“It is important to characterize the root causes contributing to poor health, so that stakeholders can form acceptable, effective long-term solutions,” says Dr. Turner.

An epidemiologist in infectious diseases and reproductive health, Dr. Norris has also contributed extensive research to her field. From studying the patterns of HIV/AIDs among migrant Tanzanian workers to helping define the reproductive health needs of rural Malawians, she has expanded her contributions beyond the United States. Dr. Norris notes that improved health outcomes rely on structural change, and that the key to recognizing inequities lies in placing greater consideration on social determinants.

Dr. Norris and Dr. Turner have published dozens of papers together. Prior to their joint work on COVID-19, some notable projects include their work with the Umoyo wa Thanzi (UTHA) project in Malawi that assessed factors associated with diminished health among individuals in this region, as well as the Ohio Policy Evaluation Network (OPEN), a research project launched in 2018 that examines how policies influence reproductive health equity within Ohio and surrounding states.

One reason for so many research partnerships is their complementary relationship.

“Alison tends to be the more public face of our projects, whereas I prefer to be behind the scenes,” says Dr. Turner. “She excels at laying out a compelling vision, and I manage the more granular aspects of logistics and implementation. She is excellent at connecting with key stakeholders, and is very community based. I love thinking through design, measurement and statistical analyses.”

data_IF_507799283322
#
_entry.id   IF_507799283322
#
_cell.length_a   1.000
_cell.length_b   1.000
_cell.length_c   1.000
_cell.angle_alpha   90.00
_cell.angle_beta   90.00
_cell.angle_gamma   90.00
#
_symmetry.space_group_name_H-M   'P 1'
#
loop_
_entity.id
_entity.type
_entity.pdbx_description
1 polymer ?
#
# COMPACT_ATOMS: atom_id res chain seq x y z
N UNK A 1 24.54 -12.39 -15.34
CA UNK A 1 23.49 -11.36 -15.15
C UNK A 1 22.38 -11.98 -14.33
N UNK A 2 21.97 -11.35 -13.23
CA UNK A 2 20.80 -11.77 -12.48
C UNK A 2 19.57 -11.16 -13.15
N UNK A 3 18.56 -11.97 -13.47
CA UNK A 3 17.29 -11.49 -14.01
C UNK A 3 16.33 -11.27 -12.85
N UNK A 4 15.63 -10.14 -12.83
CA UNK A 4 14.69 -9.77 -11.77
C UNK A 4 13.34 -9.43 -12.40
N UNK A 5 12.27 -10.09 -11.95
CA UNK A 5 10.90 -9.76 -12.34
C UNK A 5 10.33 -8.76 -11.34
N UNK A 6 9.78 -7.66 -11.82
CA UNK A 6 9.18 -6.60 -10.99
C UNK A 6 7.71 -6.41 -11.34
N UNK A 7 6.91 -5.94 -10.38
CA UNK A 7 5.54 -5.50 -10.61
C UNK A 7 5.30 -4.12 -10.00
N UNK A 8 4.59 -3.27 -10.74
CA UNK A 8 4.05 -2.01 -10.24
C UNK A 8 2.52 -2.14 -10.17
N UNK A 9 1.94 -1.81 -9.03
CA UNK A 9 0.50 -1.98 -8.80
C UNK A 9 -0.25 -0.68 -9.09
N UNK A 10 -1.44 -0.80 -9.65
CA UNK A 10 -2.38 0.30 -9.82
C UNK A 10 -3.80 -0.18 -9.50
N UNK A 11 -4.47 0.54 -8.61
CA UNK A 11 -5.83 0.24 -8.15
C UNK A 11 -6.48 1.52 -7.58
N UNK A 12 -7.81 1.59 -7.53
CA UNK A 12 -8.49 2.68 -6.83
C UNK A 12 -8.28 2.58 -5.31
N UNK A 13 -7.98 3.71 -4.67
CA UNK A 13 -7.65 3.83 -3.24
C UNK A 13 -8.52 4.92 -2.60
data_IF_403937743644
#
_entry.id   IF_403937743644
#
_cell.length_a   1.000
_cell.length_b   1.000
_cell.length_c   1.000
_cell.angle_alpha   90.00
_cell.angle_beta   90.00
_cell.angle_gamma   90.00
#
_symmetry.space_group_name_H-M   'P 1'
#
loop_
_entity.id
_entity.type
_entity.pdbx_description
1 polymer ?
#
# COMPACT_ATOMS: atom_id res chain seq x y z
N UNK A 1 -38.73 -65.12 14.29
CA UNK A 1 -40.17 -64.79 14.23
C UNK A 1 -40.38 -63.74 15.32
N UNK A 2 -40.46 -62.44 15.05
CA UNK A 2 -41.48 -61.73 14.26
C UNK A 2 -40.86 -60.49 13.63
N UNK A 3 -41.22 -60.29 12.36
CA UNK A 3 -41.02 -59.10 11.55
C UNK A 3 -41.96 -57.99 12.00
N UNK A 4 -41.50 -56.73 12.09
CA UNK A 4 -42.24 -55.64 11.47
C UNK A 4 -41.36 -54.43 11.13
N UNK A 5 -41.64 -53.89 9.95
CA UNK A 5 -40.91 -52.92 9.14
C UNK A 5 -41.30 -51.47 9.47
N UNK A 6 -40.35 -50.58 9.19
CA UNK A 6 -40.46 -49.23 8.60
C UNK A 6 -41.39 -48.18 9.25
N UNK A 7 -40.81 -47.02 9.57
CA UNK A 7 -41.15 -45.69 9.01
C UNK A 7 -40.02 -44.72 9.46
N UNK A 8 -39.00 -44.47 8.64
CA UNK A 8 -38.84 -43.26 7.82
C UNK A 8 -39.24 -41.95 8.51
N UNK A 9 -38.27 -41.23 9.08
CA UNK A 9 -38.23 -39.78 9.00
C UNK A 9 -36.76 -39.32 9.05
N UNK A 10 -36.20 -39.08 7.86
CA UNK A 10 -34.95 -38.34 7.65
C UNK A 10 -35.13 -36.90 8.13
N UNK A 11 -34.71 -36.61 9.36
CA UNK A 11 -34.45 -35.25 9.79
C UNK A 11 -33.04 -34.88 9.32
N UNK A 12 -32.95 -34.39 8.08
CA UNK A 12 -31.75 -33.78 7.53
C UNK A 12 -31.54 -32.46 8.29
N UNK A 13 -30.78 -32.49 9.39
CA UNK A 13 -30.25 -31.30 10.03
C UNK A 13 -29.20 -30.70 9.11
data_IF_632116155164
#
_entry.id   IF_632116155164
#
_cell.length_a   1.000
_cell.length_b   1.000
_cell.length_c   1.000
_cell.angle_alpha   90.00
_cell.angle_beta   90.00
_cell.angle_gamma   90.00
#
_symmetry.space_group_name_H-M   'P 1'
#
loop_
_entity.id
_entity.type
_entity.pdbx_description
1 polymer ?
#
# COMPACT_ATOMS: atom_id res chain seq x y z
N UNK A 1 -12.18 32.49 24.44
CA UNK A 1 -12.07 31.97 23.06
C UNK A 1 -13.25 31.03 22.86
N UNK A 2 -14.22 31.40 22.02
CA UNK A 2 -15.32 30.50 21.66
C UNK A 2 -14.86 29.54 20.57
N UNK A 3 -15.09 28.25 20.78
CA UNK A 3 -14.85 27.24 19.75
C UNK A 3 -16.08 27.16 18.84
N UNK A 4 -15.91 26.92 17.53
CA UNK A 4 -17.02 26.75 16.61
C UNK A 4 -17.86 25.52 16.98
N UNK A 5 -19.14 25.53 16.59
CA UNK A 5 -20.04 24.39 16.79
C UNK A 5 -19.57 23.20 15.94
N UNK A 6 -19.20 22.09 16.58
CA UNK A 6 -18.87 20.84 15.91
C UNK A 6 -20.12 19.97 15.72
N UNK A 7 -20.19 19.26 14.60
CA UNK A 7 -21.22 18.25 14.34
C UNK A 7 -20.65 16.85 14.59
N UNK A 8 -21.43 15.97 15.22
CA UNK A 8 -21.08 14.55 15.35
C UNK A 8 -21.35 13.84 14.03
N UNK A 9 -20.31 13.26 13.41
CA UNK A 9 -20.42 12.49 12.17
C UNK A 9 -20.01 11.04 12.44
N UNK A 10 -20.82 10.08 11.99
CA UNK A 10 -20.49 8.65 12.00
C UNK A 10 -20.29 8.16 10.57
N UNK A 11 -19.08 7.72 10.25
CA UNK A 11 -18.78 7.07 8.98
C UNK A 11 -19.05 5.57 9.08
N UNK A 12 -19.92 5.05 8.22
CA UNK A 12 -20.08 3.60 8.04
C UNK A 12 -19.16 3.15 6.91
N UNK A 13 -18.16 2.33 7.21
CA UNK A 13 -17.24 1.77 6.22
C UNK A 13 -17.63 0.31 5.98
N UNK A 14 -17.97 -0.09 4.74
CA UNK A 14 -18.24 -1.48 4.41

“We do have some overlapping expertise, making what we bring to the table quite complementary,” says Dr. Norris. “This overlap allows for us to take over for one another when needed. Abby is very talented at condensing complicated problems into more digestible concepts, and can hold on to so many details at a time when carrying out projects. Our history of collaboration, and particularly our knowledge of each other’s strengths, was a huge advantage when rolling out projects like the statewide COVID-19 prevalence study in such a short period of time.”

The researchers have nurtured their supportive bond throughout the pandemic.

“COVID-19 has been tremendously devastating everywhere in the world, including here in Ohio,” says Dr. Turner. “It can be overwhelming for everyone engaged in fighting this pandemic, although the periods of darkness are also balanced against periods of gratitude and inspiration. The professional and personal relationship I have with Alison is an incredible gift, even more so with the stress and chaos of the pandemic. We can step in to support each other, smoothly share work and obligations, and most importantly, recognize when one of us needs a break or a boost. We are more functional and more productive because of the other.”

Dr. Norris has also found refuge in this synergy.

“My sister is very dedicated and at times laid herself out completely to the point of exhaustion, and I was able to step in and help,” says Dr. Norris. “The same goes for the other way around. For example, there was a stretch of months where COVID-19 contact tracing was all-consuming, and it was challenging to complete that work alongside my other responsibilities as a faculty member. To mitigate this heavy workload, Abby helped me by holding advising meetings with my doctoral students, freeing up my time to focus on the urgent work of COVID-19 containment.”

“It is a privilege to work with my sister, and it is a gift to find your closest colleague and closest friend in the same person.”